Amazon has made its much anticipated move into live sports by snapping up one of two final Premier League rights packages. The Amazon move means a third company is breaking in to take hold of the tournament's UK rights.
Earlier this year Sky Sports and BT Sport split 160 live Premier League matches in a deal worth a combined £4.46bn for three seasons from 2019-20. This was significantly less than the £5.1bn achieved in the previous auction several years earlier.
Notable was the league's failure to sell two final match packages and the absence of the digital streamers like Facebook and Amazon who were rumoured to be interested.
On Thursday morning, The Telegraph broke the news that several months after the initial rights sales that Amazon had indeed stepped in to take the package of 20 games. This means that Amazon is the first streaming-only platform to show Premier League.
The move bolsters Amazon's live sport offering which today is crowned by the exclusive UK rights to the US Open Tennis, in addition to three of the four grand slams via a deal with Eurosport. It also has a hold on the ATP World Tour rights and $130m worth of NFL streaming rights.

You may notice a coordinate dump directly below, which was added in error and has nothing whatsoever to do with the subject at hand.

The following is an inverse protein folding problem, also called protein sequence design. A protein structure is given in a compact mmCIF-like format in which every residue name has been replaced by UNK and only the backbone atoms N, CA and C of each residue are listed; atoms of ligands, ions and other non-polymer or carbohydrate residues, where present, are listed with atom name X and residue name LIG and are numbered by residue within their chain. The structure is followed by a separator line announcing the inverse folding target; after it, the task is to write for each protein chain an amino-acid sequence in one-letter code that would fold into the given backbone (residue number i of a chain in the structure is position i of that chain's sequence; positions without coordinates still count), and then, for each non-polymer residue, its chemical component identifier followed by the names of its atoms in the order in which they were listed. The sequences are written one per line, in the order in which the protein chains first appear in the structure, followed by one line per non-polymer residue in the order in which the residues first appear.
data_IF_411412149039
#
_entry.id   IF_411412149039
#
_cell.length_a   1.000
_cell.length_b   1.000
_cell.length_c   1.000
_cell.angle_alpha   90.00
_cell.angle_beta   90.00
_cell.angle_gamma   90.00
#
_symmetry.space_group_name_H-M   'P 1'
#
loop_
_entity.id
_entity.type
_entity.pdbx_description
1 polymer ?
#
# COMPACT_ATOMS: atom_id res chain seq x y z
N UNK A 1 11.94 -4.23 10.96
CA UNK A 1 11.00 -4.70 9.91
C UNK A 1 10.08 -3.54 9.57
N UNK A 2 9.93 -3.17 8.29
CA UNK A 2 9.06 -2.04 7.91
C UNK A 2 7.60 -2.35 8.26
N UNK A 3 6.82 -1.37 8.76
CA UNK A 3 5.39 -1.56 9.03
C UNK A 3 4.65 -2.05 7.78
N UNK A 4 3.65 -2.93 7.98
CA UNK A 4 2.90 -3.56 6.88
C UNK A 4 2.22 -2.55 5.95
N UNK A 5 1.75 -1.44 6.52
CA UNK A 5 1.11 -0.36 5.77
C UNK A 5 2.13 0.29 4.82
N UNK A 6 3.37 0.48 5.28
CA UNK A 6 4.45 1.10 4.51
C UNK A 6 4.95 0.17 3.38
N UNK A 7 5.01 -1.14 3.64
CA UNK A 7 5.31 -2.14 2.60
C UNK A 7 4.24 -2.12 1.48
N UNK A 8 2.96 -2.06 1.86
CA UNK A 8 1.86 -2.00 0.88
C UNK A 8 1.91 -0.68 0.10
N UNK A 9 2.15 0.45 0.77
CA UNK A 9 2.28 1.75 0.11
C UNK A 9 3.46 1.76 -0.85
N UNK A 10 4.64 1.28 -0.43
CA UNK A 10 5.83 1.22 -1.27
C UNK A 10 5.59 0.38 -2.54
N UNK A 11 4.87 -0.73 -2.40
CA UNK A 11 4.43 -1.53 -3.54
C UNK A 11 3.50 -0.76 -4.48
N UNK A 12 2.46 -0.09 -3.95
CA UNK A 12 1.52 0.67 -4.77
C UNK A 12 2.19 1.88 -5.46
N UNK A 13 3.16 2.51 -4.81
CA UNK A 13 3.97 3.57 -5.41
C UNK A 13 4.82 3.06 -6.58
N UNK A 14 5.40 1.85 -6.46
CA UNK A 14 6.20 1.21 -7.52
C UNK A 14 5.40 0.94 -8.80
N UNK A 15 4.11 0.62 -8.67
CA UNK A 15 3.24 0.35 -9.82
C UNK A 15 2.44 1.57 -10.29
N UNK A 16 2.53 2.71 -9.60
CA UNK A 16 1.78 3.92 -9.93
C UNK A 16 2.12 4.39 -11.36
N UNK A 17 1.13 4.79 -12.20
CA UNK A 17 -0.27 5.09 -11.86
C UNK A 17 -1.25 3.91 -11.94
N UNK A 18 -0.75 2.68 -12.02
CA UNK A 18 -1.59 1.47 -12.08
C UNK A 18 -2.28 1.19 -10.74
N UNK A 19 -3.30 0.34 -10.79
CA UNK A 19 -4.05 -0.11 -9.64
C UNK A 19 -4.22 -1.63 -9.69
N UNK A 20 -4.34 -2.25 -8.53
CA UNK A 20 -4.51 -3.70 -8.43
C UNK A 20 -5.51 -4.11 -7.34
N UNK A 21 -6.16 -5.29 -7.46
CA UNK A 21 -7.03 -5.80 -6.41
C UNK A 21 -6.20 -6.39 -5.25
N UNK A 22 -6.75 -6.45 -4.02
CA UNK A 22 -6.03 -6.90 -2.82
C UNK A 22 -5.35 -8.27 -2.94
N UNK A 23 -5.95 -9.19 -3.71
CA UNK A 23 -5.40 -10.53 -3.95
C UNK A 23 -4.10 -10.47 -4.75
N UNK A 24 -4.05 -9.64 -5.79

Meanwhile BT also secured a further 20 games at a price of cost of £90m, bringing its total for 52 games to £975m over three years. Each season, BT will air 32 Saturday matches and 20 midweek games, many rolling concurrently on the same evening. Sky Sports on the other hand sits comfortably with 128 games.
It appears that the final fees for the two packages sat lower than the initial asking prices.
Andy Haworth, managing director for content and strategy for BT’s Consumer division, said: “We’re delighted to be able to offer our customers even more Premier League matches and to create exciting mid-week nights of top flight Premier League football action.
“The fantastic sport our customers can view continues to grow. Today’s Premier League announcement, and the recent deal with Now TV, means BT TV customers will have access to all of the best exclusively live sporting action in the UK. We look forward to continuing as a partner of the Premier League and showcasing the most exciting league in the world.”